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The Sounding Board by R J Lannan
RJ Lannan is the reviewer for The Sounding Board.
Other reviews from The Sounding Board by R J Lannan:
  Into the Flow by Joseph Akins, reviewed by RJ Lannan on 3/6/2018
  Moonlight In Empty Rooms by Heidi Anne Breyer, reviewed by RJ Lannan on 3/6/2018
  Haiti Mwen Renmenw by Natalie Jean, reviewed by RJ Lannan on 2/27/2018
<<-later reviews | earlier reviews->>   <<- all reviews ->>
Almost Home
By Lena Natalia
Label: Atelier RLS
Released 7/7/2017
Almost Home tracks
1. Almost Home  
2. Leaving the Nest  
3. The Gardner  
4. Kyoto  
5. Chess Players  
6. Acceptance Letter  
7. Open Door  
8. The Solitary Tailor  
9. St. Malo  
10. Coffeehouse Glances  
11. The Knight  
12. The Stoic  
You Will Enjoy the Journey
You can put Lena Natalia's latest release Almost Home in the What's New and Exciting list. What I thought was going to be just another good solo piano album turned out to be an enthralling endeavor into a neo-symphonic orchestration and piano for a modern world experience. The twelve contemporary tracks have passion and grace and beauty. There is a dreamlike quality to the music, and frankly, I did not want to wake up.

Natalia's theme, although not untried before, is one of longing, of hope, and of returning. She accomplishes her mission with aplomb and fervidness. Sometimes being away is not just measured in miles, but in sadness and in experience and in tears. Natalia's music are scenarios, little plays that speak of loneliness and journeys of the heart. Her compositions are wonderfully vivid and harmonically resonant. Let us hear where she went.

I have to say I was taken aback by the sense of urgency in the opening number Almost Home, but then it is easily understood. To be within reach of your goal is an exciting one. All the time spent away, yearning for a return is translated into fluid melody full of ambition and hope. It was a great start. You are swept along in Lena's music as it has movement, flow, and energy.

I thought it melancholy at first, but there is a hint of exuberance in the song Leaving Home. On one hand, the adventure begins. On the other, you are leaving behind everything and everyone you love. Sometimes the venture is worth it, sometimes less so. However, the shame is in not trying at all. Lena's piano melody is dynamic but leaves you with a bit of sadness.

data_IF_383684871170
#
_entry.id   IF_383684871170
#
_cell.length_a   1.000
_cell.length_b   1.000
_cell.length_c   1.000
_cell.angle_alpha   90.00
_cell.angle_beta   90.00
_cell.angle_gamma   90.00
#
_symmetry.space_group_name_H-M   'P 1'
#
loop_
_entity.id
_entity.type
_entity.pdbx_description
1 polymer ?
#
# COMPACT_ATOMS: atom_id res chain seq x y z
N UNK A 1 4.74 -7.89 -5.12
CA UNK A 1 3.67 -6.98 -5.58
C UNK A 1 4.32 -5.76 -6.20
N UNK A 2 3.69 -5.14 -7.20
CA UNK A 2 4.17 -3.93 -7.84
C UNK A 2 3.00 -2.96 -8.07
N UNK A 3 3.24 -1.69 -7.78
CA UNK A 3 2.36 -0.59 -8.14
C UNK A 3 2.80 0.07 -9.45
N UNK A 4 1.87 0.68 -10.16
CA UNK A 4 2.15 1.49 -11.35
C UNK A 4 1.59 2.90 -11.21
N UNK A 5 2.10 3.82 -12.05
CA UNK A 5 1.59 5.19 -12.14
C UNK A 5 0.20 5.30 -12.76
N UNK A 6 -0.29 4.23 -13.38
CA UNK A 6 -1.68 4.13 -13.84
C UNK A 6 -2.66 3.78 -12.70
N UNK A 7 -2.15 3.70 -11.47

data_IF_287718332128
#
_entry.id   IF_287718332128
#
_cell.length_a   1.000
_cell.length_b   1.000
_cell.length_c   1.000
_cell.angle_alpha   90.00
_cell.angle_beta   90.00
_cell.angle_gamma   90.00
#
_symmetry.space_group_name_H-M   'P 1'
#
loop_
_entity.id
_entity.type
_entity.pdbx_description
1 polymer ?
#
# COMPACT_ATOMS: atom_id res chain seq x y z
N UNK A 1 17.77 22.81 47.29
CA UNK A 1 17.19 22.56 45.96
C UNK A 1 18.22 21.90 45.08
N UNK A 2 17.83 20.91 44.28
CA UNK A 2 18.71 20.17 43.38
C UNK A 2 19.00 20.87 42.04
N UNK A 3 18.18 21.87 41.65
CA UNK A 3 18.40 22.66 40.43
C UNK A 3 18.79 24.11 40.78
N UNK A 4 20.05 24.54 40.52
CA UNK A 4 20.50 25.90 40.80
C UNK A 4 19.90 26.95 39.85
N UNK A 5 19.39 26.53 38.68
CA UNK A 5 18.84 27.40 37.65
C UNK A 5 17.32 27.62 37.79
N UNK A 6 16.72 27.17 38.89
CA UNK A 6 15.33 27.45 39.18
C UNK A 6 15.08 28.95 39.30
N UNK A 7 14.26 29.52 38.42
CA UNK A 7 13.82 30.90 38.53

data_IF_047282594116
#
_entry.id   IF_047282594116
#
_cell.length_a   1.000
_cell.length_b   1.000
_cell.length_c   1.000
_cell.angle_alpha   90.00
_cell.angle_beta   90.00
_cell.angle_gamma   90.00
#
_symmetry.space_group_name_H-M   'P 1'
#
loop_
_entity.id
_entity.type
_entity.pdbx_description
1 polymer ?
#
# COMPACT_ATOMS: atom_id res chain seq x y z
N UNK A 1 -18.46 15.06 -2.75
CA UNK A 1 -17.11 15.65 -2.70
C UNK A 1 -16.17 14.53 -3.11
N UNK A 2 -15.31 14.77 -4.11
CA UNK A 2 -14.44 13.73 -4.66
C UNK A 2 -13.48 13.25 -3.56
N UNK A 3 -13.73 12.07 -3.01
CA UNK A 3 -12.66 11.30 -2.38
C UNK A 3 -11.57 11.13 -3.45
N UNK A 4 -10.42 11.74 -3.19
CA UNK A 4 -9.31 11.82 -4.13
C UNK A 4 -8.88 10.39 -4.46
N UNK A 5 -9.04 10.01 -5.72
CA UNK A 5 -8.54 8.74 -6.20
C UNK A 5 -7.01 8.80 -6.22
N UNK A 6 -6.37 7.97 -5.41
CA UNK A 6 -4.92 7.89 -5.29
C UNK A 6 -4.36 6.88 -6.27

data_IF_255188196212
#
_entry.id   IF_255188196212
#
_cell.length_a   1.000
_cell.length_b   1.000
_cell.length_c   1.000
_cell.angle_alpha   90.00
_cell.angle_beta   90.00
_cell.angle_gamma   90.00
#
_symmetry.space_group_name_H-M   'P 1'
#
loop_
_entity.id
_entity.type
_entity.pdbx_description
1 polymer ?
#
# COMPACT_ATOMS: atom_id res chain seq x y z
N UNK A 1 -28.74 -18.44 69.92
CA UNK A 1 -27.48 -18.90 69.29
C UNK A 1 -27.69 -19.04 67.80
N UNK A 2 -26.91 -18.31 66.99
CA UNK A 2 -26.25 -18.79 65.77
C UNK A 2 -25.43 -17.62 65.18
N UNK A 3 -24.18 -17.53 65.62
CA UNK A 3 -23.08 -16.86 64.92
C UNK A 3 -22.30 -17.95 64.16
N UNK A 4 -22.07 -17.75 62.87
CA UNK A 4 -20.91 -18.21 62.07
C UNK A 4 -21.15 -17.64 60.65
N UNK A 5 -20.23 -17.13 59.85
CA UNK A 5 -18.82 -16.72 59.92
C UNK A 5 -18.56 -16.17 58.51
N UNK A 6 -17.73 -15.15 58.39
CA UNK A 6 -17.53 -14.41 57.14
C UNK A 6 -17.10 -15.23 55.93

Acceptance Letter was a favorite on Almost Home. It is easy for creative people to understand, this writer included. It is something not many know about. You work arduously for so long. You think it might be right, but you are so full of self-doubt that you go back to the beginning. You change your approach, you do it again. Finally, with a great deal of fear, you offer it to the world. When you are told that it is just right, the sense of validation is like a rebirth. Lena captures that renaissance in her music.

In the tune Open Door, you can feel the sense of doubt, as if the person does not know how to make that first step. There a hesitation and frankly I don't know if that step was ever taken. The mood of the solo piano conception is gray, clouded, and almost unsure. Perhaps the lingering doubt is what makes the tune so listenable as well as memorable.

On the west coast of France is the walled city of St. Malo. Like Lena's song of the same name, it is strong and enduring. It is the home of pirates and philosophers, writers and explorers. The music, like the city, is somber. It is a musical barrier if you will to the mundane, or maybe it is a wall set up to protect a heart. The melody was provocative in its intensity. The unknown issues seemed black and white.

The next track I listened to was called The Knight. It has rumbling, bassy organ background and it is well balanced with its main theme of mystery. There are clouds obstructing the stars, there is a lonely road out in the country, and a rider chasing the moon. The tune has a lot of movement that is smooth, forward, and relentless. You are drawn into the narrative. You want to follow. You want to know.

The final cut is called The Stoic. If you are almost home, then I cannot imagine getting there to see someone like this. Natalia's tune is memorable in that it is a tempestuous sortie of emotions. There is chaos and there is pain. I think I liked it because of its honesty.

Lena Natalia is on the Yellow Brick road as a composer and pianist. Her music captivates you the minute you hear it. Her compositions are complex in structure and scope. Her passion is evident. I was trying find someone to compare her with and I come up with Helen Jane Long after a fashion. I look forward to more from this young Chicagoan with a great deal of talent. Highly recommended.
Rating: Very Good +   Very Good +
- reviewed by RJ Lannan on 3/30/2018
 
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